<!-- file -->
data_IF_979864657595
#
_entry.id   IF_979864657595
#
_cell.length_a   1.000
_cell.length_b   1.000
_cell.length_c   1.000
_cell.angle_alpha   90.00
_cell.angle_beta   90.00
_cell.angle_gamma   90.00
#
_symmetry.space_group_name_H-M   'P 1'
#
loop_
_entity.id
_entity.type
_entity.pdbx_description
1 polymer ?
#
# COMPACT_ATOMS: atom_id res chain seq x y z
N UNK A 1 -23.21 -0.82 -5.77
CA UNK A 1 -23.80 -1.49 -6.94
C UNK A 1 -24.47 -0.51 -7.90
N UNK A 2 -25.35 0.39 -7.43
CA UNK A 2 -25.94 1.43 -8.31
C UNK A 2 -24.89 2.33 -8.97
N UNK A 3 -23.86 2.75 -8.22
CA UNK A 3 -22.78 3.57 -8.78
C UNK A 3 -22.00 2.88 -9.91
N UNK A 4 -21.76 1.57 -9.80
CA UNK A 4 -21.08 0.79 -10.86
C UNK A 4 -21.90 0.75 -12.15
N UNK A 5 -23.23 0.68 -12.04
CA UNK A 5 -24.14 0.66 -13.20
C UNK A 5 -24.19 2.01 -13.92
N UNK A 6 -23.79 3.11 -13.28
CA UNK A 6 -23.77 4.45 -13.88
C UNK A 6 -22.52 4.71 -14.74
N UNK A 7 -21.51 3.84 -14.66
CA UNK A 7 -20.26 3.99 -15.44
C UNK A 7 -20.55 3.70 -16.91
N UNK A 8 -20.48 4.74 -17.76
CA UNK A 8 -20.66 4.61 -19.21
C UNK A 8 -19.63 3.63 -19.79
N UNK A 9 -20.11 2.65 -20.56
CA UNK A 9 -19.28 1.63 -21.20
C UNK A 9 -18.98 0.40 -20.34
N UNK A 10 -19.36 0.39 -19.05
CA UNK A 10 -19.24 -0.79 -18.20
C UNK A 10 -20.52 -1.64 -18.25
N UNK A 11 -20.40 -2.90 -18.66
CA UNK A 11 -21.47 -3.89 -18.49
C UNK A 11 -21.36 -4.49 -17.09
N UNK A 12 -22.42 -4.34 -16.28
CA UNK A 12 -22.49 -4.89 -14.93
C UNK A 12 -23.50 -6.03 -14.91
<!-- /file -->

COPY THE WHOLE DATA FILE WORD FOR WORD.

data_IF_979864657595
#
_entry.id   IF_979864657595
#
_cell.length_a   1.000
_cell.length_b   1.000
_cell.length_c   1.000
_cell.angle_alpha   90.00
_cell.angle_beta   90.00
_cell.angle_gamma   90.00
#
_symmetry.space_group_name_H-M   'P 1'
#
loop_
_entity.id
_entity.type
_entity.pdbx_description
1 polymer ?
#
# COMPACT_ATOMS: atom_id res chain seq x y z
N UNK A 1 -23.21 -0.82 -5.77
CA UNK A 1 -23.80 -1.49 -6.94
C UNK A 1 -24.47 -0.51 -7.90
N UNK A 2 -25.35 0.39 -7.43
CA UNK A 2 -25.94 1.43 -8.31
C UNK A 2 -24.89 2.33 -8.97
N UNK A 3 -23.86 2.75 -8.22
CA UNK A 3 -22.78 3.57 -8.78
C UNK A 3 -22.00 2.88 -9.91
N UNK A 4 -21.76 1.57 -9.80
CA UNK A 4 -21.08 0.79 -10.86
C UNK A 4 -21.90 0.75 -12.15
N UNK A 5 -23.23 0.68 -12.04
CA UNK A 5 -24.14 0.66 -13.20
C UNK A 5 -24.19 2.01 -13.92
N UNK A 6 -23.79 3.11 -13.28
CA UNK A 6 -23.77 4.45 -13.88
C UNK A 6 -22.52 4.71 -14.74
N UNK A 7 -21.51 3.84 -14.66
CA UNK A 7 -20.26 3.99 -15.44
C UNK A 7 -20.55 3.70 -16.91
N UNK A 8 -20.48 4.74 -17.76
CA UNK A 8 -20.66 4.61 -19.21
C UNK A 8 -19.63 3.63 -19.79
N UNK A 9 -20.11 2.65 -20.56
CA UNK A 9 -19.28 1.63 -21.20
C UNK A 9 -18.98 0.40 -20.34
N UNK A 10 -19.36 0.39 -19.05
CA UNK A 10 -19.24 -0.79 -18.20
C UNK A 10 -20.52 -1.64 -18.25
N UNK A 11 -20.40 -2.90 -18.66
CA UNK A 11 -21.47 -3.89 -18.49
C UNK A 11 -21.36 -4.49 -17.09
N UNK A 12 -22.42 -4.34 -16.28
CA UNK A 12 -22.49 -4.89 -14.93
C UNK A 12 -23.50 -6.03 -14.91